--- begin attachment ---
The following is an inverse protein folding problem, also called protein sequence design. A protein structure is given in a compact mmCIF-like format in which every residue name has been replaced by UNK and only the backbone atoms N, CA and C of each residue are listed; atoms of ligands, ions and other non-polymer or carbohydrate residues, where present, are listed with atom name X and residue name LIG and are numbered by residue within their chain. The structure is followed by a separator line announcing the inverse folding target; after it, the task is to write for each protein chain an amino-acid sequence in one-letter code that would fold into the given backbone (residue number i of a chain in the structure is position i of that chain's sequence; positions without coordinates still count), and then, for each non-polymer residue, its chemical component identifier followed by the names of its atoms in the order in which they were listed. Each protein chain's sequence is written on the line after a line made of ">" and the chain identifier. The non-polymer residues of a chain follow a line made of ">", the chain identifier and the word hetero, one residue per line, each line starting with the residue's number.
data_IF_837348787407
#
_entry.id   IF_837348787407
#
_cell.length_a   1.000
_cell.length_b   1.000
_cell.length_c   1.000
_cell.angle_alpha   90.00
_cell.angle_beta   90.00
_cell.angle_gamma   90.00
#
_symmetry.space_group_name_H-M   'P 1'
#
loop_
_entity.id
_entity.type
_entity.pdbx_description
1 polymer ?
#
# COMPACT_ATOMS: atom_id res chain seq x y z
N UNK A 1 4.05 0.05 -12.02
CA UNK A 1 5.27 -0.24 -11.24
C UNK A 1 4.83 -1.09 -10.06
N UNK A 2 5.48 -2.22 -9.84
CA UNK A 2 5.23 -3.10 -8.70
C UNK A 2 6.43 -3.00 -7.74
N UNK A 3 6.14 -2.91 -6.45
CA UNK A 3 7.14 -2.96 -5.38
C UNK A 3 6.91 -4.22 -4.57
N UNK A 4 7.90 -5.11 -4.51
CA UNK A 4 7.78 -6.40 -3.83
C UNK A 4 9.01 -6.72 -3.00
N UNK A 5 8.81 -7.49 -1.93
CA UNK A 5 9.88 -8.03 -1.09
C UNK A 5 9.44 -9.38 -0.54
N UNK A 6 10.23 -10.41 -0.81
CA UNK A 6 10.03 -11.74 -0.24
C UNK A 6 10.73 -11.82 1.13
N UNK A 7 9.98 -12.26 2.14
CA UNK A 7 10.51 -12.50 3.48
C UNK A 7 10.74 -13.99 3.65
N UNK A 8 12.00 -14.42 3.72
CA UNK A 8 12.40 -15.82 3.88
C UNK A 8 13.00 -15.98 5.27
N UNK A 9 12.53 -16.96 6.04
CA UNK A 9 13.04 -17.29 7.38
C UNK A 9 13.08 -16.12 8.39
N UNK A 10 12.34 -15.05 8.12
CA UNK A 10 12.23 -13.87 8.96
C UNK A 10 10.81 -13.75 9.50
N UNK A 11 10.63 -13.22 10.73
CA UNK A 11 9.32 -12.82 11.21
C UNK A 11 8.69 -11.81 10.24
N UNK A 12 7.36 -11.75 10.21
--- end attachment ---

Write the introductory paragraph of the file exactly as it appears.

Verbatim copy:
The following is an inverse protein folding problem, also called protein sequence design. A protein structure is given in a compact mmCIF-like format in which every residue name has been replaced by UNK and only the backbone atoms N, CA and C of each residue are listed; atoms of ligands, ions and other non-polymer or carbohydrate residues, where present, are listed with atom name X and residue name LIG and are numbered by residue within their chain. The structure is followed by a separator line announcing the inverse folding target; after it, the task is to write for each protein chain an amino-acid sequence in one-letter code that would fold into the given backbone (residue number i of a chain in the structure is position i of that chain's sequence; positions without coordinates still count), and then, for each non-polymer residue, its chemical component identifier followed by the names of its atoms in the order in which they were listed. Each protein chain's sequence is written on the line after a line made of ">" and the chain identifier. The non-polymer residues of a chain follow a line made of ">", the chain identifier and the word hetero, one residue per line, each line starting with the residue's number.